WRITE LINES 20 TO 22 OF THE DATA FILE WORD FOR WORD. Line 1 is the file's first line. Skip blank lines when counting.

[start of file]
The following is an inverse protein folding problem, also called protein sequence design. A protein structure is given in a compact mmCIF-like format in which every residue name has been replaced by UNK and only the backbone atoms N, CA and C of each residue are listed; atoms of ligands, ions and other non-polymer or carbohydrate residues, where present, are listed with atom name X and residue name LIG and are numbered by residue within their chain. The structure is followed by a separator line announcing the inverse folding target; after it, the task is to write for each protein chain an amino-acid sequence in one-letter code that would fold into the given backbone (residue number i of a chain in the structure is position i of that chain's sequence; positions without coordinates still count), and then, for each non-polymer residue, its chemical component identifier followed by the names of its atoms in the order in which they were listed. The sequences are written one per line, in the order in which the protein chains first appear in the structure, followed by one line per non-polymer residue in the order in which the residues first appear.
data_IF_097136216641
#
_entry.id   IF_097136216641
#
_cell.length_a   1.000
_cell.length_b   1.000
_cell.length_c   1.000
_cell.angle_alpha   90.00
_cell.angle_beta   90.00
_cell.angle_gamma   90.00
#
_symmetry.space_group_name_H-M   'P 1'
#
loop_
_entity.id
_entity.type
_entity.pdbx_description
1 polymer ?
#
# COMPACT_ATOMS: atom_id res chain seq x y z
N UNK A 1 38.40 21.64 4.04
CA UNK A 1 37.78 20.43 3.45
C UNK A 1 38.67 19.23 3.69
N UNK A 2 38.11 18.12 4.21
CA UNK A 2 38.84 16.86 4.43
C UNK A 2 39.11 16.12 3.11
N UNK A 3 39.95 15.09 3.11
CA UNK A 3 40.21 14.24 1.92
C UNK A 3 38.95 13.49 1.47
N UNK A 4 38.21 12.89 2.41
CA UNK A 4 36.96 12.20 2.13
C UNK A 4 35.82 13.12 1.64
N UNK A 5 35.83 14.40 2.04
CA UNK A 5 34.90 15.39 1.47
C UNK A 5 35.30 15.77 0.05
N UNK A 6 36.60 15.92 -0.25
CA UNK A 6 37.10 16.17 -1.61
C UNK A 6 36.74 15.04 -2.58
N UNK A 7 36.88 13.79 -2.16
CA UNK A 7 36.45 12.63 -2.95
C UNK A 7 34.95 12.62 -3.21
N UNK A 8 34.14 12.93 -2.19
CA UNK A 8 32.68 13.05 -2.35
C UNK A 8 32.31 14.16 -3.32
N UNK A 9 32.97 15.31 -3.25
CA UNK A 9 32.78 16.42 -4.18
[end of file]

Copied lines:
#
# COMPACT_ATOMS: atom_id res chain seq x y z
N UNK A 1 38.40 21.64 4.04